July 22, 2016

Boston Magazine


The Street in Chestnut Hill to Unveil New Mural 99.9% Happy

Artist Curtis Kulig will be there Saturday for the public sticker installation.

After this Saturday, Chestnut Hill will share something in common with cities on the world map, including London, Paris, Istanbul, and Tokyo.

Like these metropolises, Chestnut Hill’s shopping center, the Street, will soon have an installation displaying acclaimed artist Curtis Kulig’s Love Me symbol.

The iconic motif is a smiley face with the words “love me” written in script, representing its eyes.

The Street’s marketing coordinator Annie Lagasse says that Kulig’s work was an obvious choice for their first permanent art installation.

“It’s impossible not to love. It’s so happy and colorful. His signature smileys—it’s impossible not to smile back at them,” says Lagasse. “We were drawn to them immediately, and we thought they would be such a great fit with the vibe here—we’re always trying to surprise and delight.”
The installation has three parts. The first is yellow spray-painted smiley faces scattered throughout the property’s sidewalks, made with stencils. The second part will be the mural 99.9% Happy, which was installed on the facade between Intermix and Del Frisco’s Grille Wednesday night. The mural is three stories tall, and is made up of 99 white smiley faces and one red frowning face. The third part of the installation will be created by the community at the unveiling event on Saturday, as shoppers will get to decorate part of the property with different colored Love Me stickers.

“This installation just made so much sense, especially at a time like right now when we need so much more love and happiness. I think this whole message and Love Me movement really speaks to that,” says Lagasse.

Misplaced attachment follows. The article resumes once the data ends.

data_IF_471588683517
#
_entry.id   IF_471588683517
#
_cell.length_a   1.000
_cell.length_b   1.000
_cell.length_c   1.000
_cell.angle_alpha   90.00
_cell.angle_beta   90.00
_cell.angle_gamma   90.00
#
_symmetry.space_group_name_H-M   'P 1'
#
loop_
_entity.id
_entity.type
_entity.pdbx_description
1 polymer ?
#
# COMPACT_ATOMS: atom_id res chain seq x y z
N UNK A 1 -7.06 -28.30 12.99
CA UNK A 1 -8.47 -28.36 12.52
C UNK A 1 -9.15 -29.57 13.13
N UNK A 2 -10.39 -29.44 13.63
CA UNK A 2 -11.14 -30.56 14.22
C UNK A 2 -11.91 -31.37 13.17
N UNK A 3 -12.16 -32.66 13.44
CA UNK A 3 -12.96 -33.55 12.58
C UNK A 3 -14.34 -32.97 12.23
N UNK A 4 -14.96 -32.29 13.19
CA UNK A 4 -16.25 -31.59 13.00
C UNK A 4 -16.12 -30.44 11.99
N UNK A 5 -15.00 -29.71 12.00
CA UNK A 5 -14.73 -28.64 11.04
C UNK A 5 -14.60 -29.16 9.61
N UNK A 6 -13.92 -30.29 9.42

Here are some of Kulig’s thoughts on Love Me, 99.9% Happy, and life as an artist.

On 99.9% Happy and the Chestnut Hill Installation

“It’s a 50-by-8-foot installation and it’s all black-and-white happy, happy smiley faces, and there’s one red frowny in the mix. If I’ve learned anything in life, it’s that you can’t make everyone happy all the time. So there’s the .1 percent that’s the frown, but 99.9 percent happy… The mural aspect is me applying a piece that is more-so thought out, and something that’s coming directly from me. And the sticker aspect would be the public being able to interact with it because I wanted it to be an interactive experience as well. And the stencils on the sidewalk are a bit of a representation to cover all ground (at Chestnut Hill) and radically be sprinkling the Love Mes throughout.”

On the Huge Success of Love Me

“Love Me has grown bigger than I ever could’ve imagined 10 years ago, and at this point it’s not about what it means to me anymore, it’s about what it means to everyone else who interacts with it—if it gives them hope and happiness and love and understanding, that’s the best thing I could ask for. It wasn’t a statement that I was making—it was more a feeling that I was personally having and I put it out there—on a whim.”

On His Life As an Artist

“A lot of my father’s side of the family are traditional oil painters, and it actually kind of pushed me away from art in a weird way. It was this idea of so much control and making these sorts of images that were so real life that I didn’t feel like I had the patience to be making paintings that took that amount of time or that looked that real. So I took a different route, which was photography. I really liked the idea of obsessively documenting things, and people, and situations that are going on, so I went more the photography route for a long time. I’ve been shooting photos for, I don’t know, 15 years or something. And at a point in LA was when I came up with the idea of Love Me, and putting that into the universe a bit more. So I guess with that being said, I was shooting photographs and the Love Me thing organically happened and then I fell into and/or put more effort into the idea of painting and producing work that is a process rather than shooting photos.”

On His Inspiration

“I’ve taken a lot interest in anything from Renaissance to abstract expressionist, then moving into modern work as far as Rothko and de Kooning and that kind of ’80s, early ’90s New York part of circle. Yes, I’m inspired by a lot of artwork, but more so inspired by travels, and my friends, and everyday life, and you know, emotions. A lot of my work plays around emotions and the idea of feeling something from the artwork.”

Kulig’s permanent art installation will debut at the Street’s annual sidewalk sale Saturday. The first 100 shoppers at the event will receive a tote designed by Kulig and green juice from Juice Press.

By Alex Erdekian

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